That’s one reason why we’ve been touting the wonderful regular gatherings NIH has been holding to advance cutting edge science in the opioid crisis, and why I was so happy to accept Dr. Collins’s kind invitation to join you here today.

Although we have a great set of tools to treat pain and addiction already, we also need better tools to win this fight.

And, in many cases, we need a better understanding of how our existing set of tools works best for patients, both in terms of treating pain and treating addiction. That is where researchers at NIH and elsewhere come in.

As just one example, a recent study in the Journal of American Medicine actually found no significant difference between the acute pain relief offered by opioid analgesics and non-opioid analgesics.

Different treatments, of course, are right for different patients, but that is a remarkable finding. Meanwhile, our understanding of the various modalities of medication-assisted treatment are constantly advancing, too: Just this past month, NIDA released a study finding that outcomes were similar for courses of addiction treatment by a buprenorphine/naloxone combination and by extended-release naltrexone.

But that, again, is not the end of the road, as we still need a better sense of which populations may be better served by one treatment or the other.

So we are still in search of answers, but we are so lucky to have this jewel of American science, the National Institutes of Health, to lead and support these inquiries alongside scientists from all across America and the world.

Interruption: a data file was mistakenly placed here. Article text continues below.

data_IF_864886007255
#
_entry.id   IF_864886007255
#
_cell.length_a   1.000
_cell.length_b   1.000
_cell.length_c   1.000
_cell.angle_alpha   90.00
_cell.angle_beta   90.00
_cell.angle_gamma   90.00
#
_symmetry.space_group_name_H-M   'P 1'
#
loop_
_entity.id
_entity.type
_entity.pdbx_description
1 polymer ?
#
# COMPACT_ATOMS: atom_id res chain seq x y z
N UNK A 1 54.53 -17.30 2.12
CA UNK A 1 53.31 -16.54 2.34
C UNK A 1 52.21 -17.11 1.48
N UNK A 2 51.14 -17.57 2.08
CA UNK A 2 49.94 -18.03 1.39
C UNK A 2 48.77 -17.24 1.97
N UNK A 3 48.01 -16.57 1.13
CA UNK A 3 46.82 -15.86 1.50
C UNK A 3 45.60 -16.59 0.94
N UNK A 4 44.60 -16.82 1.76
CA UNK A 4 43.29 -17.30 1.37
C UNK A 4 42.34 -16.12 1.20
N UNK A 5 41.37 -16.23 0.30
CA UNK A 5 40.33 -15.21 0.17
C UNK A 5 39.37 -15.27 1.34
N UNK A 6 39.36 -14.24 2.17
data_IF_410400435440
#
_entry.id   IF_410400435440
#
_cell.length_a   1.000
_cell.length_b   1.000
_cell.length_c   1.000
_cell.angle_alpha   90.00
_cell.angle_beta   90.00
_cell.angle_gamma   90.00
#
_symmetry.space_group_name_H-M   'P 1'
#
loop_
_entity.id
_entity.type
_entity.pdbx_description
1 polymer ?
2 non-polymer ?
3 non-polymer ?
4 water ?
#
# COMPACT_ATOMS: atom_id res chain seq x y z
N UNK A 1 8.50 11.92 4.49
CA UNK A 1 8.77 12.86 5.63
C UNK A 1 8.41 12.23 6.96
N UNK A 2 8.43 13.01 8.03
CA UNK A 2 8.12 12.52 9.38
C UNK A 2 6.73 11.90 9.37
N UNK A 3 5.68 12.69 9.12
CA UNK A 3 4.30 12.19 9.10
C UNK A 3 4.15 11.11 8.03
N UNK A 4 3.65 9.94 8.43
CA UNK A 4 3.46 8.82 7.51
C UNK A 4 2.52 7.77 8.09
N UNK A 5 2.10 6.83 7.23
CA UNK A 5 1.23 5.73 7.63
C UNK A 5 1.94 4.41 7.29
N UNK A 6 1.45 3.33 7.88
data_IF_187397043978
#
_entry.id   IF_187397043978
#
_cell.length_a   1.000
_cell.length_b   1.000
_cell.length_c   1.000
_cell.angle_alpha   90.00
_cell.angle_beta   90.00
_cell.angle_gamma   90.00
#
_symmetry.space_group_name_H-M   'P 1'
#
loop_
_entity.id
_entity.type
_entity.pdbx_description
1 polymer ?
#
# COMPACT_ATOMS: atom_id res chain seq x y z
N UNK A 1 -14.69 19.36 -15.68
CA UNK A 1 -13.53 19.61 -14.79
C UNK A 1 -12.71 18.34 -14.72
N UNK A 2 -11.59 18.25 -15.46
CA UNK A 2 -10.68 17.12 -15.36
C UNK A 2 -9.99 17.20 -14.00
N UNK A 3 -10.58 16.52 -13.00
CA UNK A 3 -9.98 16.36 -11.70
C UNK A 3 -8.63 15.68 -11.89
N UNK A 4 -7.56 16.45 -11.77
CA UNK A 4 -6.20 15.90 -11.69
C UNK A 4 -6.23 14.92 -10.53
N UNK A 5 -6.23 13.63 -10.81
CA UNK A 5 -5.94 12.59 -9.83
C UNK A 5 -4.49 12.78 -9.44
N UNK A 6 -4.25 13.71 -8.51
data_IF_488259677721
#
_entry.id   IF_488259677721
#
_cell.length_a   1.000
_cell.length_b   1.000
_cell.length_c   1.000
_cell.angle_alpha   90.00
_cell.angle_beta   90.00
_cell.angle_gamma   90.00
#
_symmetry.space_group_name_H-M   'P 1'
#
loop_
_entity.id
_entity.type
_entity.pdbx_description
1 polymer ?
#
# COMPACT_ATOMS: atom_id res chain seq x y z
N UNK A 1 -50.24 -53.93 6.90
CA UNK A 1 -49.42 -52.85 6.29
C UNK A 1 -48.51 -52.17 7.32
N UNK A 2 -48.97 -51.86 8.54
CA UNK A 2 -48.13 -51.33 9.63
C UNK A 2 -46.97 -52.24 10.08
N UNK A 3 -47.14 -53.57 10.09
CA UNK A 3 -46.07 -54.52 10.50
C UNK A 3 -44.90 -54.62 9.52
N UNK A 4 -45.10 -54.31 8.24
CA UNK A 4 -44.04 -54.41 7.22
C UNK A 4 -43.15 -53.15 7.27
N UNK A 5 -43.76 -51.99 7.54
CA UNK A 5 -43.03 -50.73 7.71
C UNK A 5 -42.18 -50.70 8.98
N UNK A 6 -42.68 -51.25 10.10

This is not a new role for NIH, I should note. The opioid crisis is hardly the first major public health crisis where it has been called upon, and risen to the occasion.

NIH played a crucial role in discovering the first treatments for HIV/AIDS, before the virus was even well understood, and then led the development of drug cocktails. Now, we have hundreds of different treatments available, and the virus is no longer a death sentence here in America, or in most places in the world.

When the specters of Ebola and Zika emerged, NIH, once again, rose to the occasion to aid in the rapid research and development of treatments and vaccines.

We are confident that, in this crisis, we will once again be able to turn to NIH to help understand the threat we face and to fight back.

At HHS, we like to think of our goals as falling into three categories: healthier people, stronger communities, and a safer country.

Without the kind of science being advanced here at NIH, we would not be nearly as confident as we are that we will eventually be able to turn the tide on this crisis that threatens our health, our communities and our country as a whole.

So thank you for the work you do and thank you for your continued commitment to advancing our understanding of this epidemic. We hope you all have a productive conference here today.

Content created by Assistant Secretary for Public Affairs (ASPA)
Content last reviewed on December 11, 2017